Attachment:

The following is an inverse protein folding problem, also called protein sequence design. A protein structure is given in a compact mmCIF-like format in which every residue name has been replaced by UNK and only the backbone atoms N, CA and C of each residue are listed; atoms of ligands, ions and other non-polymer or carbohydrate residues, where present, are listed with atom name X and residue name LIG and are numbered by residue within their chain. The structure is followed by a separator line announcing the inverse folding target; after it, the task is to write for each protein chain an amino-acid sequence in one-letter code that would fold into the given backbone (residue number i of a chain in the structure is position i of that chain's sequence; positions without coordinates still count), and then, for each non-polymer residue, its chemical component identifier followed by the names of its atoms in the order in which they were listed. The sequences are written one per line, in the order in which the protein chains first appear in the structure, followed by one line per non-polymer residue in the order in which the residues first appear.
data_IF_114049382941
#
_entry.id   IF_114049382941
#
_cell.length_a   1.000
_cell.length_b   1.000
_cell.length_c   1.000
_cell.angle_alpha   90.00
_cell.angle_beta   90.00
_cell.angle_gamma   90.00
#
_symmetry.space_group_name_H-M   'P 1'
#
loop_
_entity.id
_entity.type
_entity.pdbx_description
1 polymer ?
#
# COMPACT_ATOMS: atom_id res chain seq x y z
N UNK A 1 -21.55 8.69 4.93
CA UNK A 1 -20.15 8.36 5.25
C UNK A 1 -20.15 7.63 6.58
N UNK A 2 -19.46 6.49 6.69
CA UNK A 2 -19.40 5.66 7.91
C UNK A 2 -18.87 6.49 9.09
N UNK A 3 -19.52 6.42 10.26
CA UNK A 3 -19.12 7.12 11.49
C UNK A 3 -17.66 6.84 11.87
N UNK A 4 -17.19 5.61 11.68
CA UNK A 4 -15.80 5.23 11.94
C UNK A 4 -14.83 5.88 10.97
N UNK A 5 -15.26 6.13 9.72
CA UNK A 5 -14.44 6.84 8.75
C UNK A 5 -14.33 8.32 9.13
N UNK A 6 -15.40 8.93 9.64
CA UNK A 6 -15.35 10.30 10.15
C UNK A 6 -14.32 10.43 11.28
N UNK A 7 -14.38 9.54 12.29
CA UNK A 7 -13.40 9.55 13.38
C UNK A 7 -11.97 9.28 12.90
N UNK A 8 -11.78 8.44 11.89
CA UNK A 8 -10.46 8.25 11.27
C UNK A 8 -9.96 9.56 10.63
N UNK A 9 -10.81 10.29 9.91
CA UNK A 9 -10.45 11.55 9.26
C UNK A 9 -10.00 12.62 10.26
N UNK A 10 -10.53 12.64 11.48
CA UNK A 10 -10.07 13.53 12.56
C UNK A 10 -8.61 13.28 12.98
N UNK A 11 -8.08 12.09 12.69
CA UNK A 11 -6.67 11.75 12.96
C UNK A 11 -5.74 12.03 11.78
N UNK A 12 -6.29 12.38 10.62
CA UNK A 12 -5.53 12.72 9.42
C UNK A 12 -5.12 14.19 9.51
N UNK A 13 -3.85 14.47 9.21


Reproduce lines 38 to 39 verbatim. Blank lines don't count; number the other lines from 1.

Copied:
CA UNK A 6 -15.35 10.30 10.15
C UNK A 6 -14.32 10.43 11.28